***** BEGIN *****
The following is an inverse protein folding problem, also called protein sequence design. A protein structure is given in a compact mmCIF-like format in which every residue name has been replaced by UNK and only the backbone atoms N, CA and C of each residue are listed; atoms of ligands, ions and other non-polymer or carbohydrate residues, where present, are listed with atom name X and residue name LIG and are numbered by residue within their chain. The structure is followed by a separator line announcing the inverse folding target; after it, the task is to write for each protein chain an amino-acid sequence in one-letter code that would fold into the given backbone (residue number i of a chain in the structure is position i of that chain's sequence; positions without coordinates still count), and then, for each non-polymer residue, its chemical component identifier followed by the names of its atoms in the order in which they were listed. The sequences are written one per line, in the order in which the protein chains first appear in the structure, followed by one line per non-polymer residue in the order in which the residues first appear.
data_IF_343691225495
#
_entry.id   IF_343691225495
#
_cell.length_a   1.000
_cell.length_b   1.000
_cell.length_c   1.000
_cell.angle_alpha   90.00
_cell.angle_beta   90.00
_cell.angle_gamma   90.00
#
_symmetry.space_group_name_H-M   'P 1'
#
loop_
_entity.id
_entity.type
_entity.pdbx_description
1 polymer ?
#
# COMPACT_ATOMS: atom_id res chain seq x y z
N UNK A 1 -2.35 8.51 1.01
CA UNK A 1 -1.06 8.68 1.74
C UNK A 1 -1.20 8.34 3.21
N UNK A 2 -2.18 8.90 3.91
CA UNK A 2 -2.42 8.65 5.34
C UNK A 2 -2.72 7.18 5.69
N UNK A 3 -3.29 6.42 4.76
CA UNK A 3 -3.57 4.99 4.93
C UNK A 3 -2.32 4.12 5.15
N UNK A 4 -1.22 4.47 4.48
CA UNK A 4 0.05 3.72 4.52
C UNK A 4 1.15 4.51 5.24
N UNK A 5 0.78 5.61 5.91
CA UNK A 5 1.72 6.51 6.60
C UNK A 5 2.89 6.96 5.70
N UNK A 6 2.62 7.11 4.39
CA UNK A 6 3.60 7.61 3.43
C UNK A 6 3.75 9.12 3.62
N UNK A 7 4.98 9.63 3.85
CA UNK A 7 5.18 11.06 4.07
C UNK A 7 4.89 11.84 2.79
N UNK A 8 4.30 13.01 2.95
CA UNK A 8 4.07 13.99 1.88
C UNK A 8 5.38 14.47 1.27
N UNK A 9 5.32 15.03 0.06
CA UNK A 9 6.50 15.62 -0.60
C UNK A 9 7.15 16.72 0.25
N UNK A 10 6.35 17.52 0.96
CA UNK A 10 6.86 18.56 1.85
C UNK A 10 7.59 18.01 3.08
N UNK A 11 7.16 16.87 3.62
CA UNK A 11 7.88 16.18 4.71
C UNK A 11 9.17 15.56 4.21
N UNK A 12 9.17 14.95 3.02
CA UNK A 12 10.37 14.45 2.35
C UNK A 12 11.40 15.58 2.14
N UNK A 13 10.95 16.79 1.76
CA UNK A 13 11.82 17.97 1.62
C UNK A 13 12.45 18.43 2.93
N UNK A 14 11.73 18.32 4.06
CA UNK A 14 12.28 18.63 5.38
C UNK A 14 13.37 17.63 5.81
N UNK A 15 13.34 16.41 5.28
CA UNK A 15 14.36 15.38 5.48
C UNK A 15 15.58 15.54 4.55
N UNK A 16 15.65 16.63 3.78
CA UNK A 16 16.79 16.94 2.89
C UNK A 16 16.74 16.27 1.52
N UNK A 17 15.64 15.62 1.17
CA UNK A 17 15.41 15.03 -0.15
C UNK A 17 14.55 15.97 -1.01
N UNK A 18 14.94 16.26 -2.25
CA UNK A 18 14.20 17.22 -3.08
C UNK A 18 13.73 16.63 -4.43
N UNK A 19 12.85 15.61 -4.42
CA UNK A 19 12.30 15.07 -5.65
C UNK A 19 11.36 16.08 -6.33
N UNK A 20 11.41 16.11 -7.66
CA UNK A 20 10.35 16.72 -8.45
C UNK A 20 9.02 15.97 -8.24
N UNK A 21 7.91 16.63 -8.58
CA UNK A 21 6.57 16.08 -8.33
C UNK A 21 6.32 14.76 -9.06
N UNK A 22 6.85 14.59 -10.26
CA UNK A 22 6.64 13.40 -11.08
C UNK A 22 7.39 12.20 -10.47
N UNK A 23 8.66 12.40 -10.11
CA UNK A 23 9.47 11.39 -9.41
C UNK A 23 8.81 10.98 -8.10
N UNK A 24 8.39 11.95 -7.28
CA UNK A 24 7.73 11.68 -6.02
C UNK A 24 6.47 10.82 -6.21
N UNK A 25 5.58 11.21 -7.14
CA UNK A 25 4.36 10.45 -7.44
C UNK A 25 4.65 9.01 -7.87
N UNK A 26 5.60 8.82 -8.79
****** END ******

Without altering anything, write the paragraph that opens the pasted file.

The following is an inverse protein folding problem, also called protein sequence design. A protein structure is given in a compact mmCIF-like format in which every residue name has been replaced by UNK and only the backbone atoms N, CA and C of each residue are listed; atoms of ligands, ions and other non-polymer or carbohydrate residues, where present, are listed with atom name X and residue name LIG and are numbered by residue within their chain. The structure is followed by a separator line announcing the inverse folding target; after it, the task is to write for each protein chain an amino-acid sequence in one-letter code that would fold into the given backbone (residue number i of a chain in the structure is position i of that chain's sequence; positions without coordinates still count), and then, for each non-polymer residue, its chemical component identifier followed by the names of its atoms in the order in which they were listed. The sequences are written one per line, in the order in which the protein chains first appear in the structure, followed by one line per non-polymer residue in the order in which the residues first appear.